Patrick Esquerré of Café Patrique is regrouping and adding some thrust to his fast-casual concept after he shuttered his operation in Mockingbird Station. He says he's going to inject energy into the Café Patrique at Preston-Forest, starting with a menu shift that will emphasize grilled items, expanded salad selections and soufflés. "My goal is to put this concept in good shape and then from there, to expand. I want to make sure I don't make the same mistake again," he says, referring to the failed Mockingbird Station experiment, where he says the parking situation confused his customers and put a drag on his business. (Yet the parking situation doesn't seem to affect the crowds at nearby Rockfish Seafood Grill. Maybe its customers ride the train). Esquerré says he is eyeing Oak Lawn and Plano as the first nodes in his expansion plans.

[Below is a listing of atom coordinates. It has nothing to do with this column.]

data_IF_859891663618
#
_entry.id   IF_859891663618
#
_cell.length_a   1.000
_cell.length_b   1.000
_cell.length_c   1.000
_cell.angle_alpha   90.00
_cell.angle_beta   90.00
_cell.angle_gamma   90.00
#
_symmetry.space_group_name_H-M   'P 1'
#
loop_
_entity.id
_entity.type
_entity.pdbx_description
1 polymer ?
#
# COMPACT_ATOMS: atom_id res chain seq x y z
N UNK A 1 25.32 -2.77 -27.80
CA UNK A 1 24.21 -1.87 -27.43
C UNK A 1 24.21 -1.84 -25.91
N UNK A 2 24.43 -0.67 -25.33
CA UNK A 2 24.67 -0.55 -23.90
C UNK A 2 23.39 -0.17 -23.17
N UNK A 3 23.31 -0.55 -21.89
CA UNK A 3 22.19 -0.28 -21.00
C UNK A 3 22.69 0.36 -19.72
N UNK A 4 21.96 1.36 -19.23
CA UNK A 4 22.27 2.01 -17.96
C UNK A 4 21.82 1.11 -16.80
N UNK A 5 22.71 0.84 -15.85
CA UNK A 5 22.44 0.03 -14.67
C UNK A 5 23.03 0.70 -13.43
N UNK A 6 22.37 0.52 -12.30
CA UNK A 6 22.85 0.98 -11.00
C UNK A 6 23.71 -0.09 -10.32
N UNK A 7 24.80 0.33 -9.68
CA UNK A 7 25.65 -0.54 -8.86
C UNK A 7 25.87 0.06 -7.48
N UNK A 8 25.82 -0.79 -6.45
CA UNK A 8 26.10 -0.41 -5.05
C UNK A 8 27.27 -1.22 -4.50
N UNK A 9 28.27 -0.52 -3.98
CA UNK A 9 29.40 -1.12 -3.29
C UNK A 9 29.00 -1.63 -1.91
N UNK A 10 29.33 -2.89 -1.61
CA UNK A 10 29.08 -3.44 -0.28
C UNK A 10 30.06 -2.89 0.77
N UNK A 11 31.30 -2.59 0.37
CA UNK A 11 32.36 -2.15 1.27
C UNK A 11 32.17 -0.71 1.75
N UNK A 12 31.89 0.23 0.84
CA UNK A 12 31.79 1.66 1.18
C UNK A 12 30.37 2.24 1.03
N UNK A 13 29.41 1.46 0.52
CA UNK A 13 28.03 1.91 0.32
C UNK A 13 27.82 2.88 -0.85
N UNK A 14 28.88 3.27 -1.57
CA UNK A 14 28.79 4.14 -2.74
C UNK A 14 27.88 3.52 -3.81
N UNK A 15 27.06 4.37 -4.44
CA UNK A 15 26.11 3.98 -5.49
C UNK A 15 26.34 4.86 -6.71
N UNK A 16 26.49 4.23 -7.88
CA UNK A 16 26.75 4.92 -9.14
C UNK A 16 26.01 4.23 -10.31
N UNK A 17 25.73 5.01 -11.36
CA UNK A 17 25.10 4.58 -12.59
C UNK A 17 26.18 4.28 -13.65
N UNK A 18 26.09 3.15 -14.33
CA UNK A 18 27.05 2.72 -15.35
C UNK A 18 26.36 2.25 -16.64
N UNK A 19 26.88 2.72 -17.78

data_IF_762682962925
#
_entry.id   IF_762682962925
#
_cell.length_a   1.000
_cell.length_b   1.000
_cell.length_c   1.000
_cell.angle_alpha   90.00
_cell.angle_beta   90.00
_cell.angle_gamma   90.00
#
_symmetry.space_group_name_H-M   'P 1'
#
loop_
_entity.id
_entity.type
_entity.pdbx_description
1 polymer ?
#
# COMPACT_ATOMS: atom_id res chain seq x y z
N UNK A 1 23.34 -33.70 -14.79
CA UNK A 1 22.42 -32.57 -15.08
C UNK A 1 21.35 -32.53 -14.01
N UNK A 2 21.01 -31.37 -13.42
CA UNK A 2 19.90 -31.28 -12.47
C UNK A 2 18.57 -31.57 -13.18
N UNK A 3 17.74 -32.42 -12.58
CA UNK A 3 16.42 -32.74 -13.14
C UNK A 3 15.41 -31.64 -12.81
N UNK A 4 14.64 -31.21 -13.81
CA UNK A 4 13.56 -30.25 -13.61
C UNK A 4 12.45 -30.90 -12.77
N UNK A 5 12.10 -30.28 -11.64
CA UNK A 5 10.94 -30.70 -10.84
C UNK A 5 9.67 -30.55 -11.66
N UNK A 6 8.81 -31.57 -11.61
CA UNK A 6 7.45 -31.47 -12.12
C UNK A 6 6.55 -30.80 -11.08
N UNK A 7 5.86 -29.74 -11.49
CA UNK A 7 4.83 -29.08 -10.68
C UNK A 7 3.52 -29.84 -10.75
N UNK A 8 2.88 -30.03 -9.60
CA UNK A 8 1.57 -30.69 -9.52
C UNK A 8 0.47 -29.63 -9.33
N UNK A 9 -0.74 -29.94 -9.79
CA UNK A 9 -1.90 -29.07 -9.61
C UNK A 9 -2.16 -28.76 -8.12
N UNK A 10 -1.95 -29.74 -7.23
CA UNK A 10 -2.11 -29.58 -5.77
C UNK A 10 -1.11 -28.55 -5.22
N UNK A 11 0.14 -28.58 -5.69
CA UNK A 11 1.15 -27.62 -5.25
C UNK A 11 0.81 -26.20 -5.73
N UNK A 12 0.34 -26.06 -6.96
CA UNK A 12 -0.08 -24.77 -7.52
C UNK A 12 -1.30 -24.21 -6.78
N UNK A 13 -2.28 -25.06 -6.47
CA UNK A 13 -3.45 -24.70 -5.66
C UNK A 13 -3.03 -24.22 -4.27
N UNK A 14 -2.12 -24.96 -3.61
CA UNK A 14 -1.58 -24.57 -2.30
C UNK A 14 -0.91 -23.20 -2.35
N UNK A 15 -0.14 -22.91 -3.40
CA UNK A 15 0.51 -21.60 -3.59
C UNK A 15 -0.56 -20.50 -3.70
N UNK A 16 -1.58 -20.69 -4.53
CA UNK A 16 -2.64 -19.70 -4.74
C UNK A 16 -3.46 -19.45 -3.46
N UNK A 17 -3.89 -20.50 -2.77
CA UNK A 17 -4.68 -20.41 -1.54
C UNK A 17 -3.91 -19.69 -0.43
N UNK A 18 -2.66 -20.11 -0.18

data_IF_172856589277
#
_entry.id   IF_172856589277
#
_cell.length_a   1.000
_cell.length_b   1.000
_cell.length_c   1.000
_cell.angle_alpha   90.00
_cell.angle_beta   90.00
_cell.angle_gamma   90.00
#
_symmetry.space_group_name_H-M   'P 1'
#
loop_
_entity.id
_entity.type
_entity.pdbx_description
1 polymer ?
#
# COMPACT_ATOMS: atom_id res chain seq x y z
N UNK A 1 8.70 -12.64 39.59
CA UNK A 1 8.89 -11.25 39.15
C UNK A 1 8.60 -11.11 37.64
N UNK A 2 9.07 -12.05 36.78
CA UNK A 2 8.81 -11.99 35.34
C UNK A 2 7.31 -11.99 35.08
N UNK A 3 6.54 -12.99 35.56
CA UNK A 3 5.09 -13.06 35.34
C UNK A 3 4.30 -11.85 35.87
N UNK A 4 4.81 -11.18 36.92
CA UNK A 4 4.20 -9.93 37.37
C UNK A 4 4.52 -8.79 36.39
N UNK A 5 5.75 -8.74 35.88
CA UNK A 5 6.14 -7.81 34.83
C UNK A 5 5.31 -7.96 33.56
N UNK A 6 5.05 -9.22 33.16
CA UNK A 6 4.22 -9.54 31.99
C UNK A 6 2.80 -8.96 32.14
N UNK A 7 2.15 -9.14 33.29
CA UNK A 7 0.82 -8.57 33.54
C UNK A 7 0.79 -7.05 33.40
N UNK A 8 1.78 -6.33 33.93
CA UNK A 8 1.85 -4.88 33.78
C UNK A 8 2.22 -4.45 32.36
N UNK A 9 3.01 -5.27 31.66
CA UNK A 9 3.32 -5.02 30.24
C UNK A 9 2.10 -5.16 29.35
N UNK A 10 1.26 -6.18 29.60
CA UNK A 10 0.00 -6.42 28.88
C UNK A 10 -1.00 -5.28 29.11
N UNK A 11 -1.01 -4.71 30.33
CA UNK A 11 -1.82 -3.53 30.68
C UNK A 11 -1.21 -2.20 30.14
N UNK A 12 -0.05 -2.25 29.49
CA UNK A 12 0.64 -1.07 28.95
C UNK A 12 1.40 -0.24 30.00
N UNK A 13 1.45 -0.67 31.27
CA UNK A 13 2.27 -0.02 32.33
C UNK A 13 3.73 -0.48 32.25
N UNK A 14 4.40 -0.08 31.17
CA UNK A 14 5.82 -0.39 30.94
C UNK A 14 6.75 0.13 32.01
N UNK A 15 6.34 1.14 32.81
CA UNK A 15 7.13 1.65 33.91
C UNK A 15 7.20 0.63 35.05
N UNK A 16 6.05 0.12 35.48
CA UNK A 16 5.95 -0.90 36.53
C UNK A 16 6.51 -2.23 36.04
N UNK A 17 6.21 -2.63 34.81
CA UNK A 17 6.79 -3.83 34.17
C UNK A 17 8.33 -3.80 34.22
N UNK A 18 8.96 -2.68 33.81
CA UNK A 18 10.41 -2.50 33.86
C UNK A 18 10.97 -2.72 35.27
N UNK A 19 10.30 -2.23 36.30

Michael Hope of Hope Estate Vineyards in Australia's Hunter Valley breezed through Dallas with a lunch stop at City Café recently to show off his chardonnay, merlot and shiraz that all hover in the $11-$14 range. The wines were all good in a favorable pound-for-pound-of-flavor-for-the-buck sort of way. So maybe it was no surprise that the most interesting quaff in this grouping was also the cheapest. The Hope Estate 2001 Verdelho, crafted from a little-seen (outside of where Aussies huddle) white Portuguese grape closely associated with the island of Madeira, is a wine perfectly suited to the macabre blanket of dripping, gasping anguish and gnashing of teeth that is a Dallas summer. The wine opens with a delicate floral nose that leads into a mouthful of crisp, refreshing citrus and tropical fruits and a barely perceptible earthy quality on its longer-than-expected finish...Despite a year riddled with economic tremors and the September 11 cleft, 2001 was a banner year for U.S. wine consumption, according to the Wine Institute. Total U.S. wine consumption hit some 563 million gallons valued at $19.8 billion. That compares with 559 million gallons in 2000 and 466 million gallons in 1991. Red wine continues to nibble market share away from whites and those icky blush wines, constituting 37 percent of all wine sold in 2001. This compares with 25 percent of the total for reds in 1995 and 17 percent in 1991...For the second time this spring, a U.S. district judge has ruled that state laws prohibiting interstate wine shipments direct to consumers are unconstitutional. District Judge Graham C. Mullen ruled earlier this month that North Carolina's shipping ban is unconstitutional. This ruling comes just a week after a federal judge struck down Virginia's ban on direct wine shipments to consumers.